Design the career and future you want with a few simple questions

by Nov 1, 2021

Deciding what you want to do in the future isn’t easy. There are so many things to consider: what you’ll do with your career, where you’ll live, how you’ll apply your studies, deciding whether to work for yourself or someone else… the list goes on!

Designing your future is an example of a wicked problem. These kind of problems are difficult to explain, let alone solve. They don’t have a simple or final end, and the process of solving them are influenced by external constraints. Wicked problems are a key feature of Stanford University’s innovative concept of “life design”.

Here at UTS, we don’t want you to just have a successful career. We want your career to feed into the bigger picture of you. We want your career to help you have a well-lived and joyful life.

That’s where Career and Life Design gets put to the test. One aspect explored in our Career and Life Design workshops is that of our work and world views. These are the overarching opinions we have of the world and our work.

Although they may change over time, thinking about these two viewpoints, as well as how they either clash or complement each other, can help you figure out a plan for your future career and life. Here are key prompts to help you ascertain your work and world views in order to answer the wicked problem of what you are going to do with your life.


Work view

A work view is essentially what work is and what it means to you. This doesn’t have to be the traditional idea of a job or what you do for money, but rather your definition of what good work represents.

Take a few minutes to complete the sentences below.

  • Good or worthwhile work is…
  • The reasons I work are…
  • I gain fulfilment from my work through…
  • My ideal workplace is…
  • By the time I retire I want…
  • The future of work is…


World view

Your world view is, very simply, how you view the world and your purpose in it. World views are central to understanding how to design a life that is fulfilling, joyful, and impactful.

Take a few minutes to complete the sentences below.

  • The most important things in my life are…
  • I strive for…
  • For me, to live a good life involves…
  • My dreams for my future are…
  • Others play a role in my life by…


Putting it all together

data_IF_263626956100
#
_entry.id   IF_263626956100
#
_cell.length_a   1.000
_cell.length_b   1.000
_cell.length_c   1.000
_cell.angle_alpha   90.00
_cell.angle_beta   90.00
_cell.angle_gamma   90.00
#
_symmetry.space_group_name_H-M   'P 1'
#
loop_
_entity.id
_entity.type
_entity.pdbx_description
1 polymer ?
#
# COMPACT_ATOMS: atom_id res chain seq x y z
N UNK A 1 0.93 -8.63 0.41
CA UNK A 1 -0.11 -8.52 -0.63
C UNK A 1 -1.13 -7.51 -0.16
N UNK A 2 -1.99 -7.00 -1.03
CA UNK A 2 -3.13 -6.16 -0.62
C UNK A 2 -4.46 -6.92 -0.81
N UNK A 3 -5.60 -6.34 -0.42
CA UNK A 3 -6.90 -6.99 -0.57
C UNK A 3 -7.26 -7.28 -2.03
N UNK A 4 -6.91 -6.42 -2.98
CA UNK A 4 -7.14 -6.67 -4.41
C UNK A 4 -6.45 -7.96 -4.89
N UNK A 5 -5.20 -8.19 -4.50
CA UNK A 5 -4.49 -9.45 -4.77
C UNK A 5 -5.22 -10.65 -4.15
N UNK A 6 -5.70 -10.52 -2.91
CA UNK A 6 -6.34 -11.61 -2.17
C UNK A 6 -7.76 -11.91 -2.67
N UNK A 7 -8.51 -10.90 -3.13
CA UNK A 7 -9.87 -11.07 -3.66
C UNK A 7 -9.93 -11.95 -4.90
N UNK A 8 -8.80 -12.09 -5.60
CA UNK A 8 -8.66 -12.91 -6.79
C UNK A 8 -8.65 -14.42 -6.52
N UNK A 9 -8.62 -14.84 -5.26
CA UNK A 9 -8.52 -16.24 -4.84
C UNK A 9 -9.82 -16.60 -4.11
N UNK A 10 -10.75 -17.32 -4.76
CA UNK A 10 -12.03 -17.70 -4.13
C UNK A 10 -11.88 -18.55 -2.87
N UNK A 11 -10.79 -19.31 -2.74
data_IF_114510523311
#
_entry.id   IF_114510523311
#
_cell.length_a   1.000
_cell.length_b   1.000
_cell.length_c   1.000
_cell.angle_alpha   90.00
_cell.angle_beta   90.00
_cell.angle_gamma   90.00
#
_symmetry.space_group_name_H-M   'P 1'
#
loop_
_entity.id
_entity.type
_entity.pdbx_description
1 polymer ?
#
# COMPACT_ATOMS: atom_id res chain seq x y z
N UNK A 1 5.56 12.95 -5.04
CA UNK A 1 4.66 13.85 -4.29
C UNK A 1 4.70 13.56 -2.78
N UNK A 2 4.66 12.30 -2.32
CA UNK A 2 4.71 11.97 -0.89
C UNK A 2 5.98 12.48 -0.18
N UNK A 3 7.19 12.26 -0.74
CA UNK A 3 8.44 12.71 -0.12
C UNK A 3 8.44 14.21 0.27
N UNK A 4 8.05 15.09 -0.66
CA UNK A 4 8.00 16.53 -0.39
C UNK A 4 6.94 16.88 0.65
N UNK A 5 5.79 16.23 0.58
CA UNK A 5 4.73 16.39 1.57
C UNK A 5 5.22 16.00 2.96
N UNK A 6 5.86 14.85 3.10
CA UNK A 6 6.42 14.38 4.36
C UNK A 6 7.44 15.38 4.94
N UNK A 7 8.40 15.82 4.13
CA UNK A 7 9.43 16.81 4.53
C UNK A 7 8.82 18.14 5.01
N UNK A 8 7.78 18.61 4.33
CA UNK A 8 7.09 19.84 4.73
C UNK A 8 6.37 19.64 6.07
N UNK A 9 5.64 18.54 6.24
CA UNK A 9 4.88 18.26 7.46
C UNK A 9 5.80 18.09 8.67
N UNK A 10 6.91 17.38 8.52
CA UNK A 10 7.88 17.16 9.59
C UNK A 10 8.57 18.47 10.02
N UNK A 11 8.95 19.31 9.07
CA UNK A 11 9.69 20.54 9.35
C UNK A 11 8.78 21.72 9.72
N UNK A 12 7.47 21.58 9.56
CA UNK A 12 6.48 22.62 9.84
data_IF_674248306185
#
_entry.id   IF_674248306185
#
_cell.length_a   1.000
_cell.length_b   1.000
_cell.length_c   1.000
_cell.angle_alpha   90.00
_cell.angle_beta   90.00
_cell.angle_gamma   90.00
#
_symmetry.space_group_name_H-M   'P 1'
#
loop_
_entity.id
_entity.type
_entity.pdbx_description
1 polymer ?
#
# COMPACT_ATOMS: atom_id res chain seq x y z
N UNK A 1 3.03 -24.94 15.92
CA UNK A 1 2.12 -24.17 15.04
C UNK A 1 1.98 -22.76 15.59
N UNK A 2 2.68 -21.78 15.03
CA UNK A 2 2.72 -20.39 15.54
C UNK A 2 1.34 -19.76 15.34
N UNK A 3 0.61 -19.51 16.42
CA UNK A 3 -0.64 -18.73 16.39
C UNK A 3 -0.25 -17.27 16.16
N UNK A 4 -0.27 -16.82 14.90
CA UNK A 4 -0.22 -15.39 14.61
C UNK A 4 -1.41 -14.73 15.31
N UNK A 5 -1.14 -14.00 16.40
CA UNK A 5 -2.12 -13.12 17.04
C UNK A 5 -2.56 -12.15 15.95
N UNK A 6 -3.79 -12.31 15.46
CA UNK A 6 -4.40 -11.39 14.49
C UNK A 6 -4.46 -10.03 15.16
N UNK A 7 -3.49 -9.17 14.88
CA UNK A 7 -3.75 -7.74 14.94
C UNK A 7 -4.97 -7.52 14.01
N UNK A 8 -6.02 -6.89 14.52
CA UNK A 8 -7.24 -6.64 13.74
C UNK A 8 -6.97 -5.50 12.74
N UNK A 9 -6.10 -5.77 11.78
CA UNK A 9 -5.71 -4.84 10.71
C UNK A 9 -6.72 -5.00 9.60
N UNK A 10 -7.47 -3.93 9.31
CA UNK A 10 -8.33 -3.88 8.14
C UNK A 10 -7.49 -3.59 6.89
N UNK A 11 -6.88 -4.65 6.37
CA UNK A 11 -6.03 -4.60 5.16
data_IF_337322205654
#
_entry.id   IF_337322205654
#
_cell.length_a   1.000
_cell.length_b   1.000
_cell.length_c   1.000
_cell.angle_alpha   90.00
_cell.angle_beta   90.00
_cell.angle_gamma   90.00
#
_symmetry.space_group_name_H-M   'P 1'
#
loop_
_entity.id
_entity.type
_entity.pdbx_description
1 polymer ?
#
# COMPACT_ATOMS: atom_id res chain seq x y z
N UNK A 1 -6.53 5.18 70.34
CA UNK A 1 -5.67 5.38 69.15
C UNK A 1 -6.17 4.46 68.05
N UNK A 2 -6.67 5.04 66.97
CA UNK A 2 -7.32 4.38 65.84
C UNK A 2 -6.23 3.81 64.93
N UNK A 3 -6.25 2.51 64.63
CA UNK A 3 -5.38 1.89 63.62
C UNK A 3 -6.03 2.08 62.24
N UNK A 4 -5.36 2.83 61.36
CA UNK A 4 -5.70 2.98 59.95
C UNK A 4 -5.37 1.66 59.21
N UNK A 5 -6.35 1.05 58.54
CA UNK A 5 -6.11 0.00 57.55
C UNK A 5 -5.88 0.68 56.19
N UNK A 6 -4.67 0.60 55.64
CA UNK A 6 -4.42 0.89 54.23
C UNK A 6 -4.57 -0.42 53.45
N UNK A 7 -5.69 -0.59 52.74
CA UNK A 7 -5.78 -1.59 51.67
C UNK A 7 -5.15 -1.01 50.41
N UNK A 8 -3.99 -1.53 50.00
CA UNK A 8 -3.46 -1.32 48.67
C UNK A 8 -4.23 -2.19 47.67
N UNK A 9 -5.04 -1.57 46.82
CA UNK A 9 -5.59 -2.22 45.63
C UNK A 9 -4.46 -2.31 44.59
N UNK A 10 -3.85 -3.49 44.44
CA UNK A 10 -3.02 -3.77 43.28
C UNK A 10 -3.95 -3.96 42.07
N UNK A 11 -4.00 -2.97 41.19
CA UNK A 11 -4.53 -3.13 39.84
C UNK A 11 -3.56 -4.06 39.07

By now, you should have a few sentences to provide some structure in understanding your world and work views.

First of all, consider what made you most excited when filling out the answers, or which prompt had you writing most. This can help you narrow down what it is that drives you, what your passions are in life.

Next, look at the similarities and differences within your world and work views. Do they complement or clash with each other? Are they able to be integrated, or are they in complete opposition? If your world view is incompatible with what you think you want to do for work in the future, you might want to re-evaluate the industry or organisations you had in mind for work.

Finally, ask yourself whether there’s an opportunity to improve the alignment of your world and work views. This could be still using the skills you already have, just in the not-for-profit space. Or, if community is the most important thing to you in setting up your future, you could consider moving from an office job to one that interacts with lots of different people.

The main thing to remember is that there are endless possibilities. Try to think about dreams as though there are zero barriers in place, then hypothesise how you could get there even with real-world constraints.

If you’re interested in continuing your life design journey, consider coming along to one of our Career and Life Design workshops. Still not convinced? Here’s some feedback from your fellow students:

We covered lots of good and helpful material, which was great.  I really enjoyed networking with fellow students – it was more helpful than I expected.

– Barry, Masters of Intellectual Property


I’m not really sure what the trick was, but the Uncovering the Hidden Job Market workshop was the most concretely helpful. It’s directly applicable and less nebulous. Candy [Careers Consultant] did a great job on that one.

– Callan, Bachelor of Communications and Bachelor of Arts in International Studies


Read more about Career and Life Design at UTS here.


Featured image courtesy of Pexels

Lily Cameron

Lily Cameron

Communications Assistant

Lily Cameron is a writer and editor based in Sydney. She is a UTS Communications (Creative Writing) graduate, and current Communications Assistant at UTS Careers. She is passionate about telling stories, both hers and others’, and the way digital and social media is changing the literary landscape. Her writing has appeared in Voiceworks, The Brag, and elsewhere.